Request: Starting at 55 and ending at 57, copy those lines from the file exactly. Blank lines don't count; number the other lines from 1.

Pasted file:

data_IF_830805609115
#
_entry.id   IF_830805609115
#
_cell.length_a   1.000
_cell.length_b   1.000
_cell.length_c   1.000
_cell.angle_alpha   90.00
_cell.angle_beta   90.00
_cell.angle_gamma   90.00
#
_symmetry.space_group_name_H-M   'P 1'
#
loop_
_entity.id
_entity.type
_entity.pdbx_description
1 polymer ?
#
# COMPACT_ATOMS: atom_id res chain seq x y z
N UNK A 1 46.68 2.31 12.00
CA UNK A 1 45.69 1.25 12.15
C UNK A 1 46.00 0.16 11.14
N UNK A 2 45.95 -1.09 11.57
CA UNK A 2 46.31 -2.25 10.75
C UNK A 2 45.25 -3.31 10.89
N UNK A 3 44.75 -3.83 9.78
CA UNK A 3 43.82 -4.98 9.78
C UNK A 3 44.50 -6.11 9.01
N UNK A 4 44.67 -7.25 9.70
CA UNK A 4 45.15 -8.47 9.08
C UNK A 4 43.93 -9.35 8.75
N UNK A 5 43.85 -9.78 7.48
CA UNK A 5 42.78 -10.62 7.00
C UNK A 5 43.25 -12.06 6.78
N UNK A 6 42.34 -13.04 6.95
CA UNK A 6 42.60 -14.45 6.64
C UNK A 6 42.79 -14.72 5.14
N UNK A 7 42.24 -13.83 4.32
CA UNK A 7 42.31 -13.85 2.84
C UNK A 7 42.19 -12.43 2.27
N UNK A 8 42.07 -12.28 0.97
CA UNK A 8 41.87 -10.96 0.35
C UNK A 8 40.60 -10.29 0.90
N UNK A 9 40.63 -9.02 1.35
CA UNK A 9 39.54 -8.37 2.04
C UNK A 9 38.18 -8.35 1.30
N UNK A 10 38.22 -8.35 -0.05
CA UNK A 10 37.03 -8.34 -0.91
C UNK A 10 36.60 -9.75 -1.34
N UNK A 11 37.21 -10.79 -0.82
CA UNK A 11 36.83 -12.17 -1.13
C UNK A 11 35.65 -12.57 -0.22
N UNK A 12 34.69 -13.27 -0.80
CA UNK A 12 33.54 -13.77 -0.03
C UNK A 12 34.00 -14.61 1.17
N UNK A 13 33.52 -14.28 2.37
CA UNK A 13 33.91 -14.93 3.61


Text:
CA UNK A 12 33.54 -13.77 -0.03
C UNK A 12 34.00 -14.61 1.17
N UNK A 13 33.52 -14.28 2.37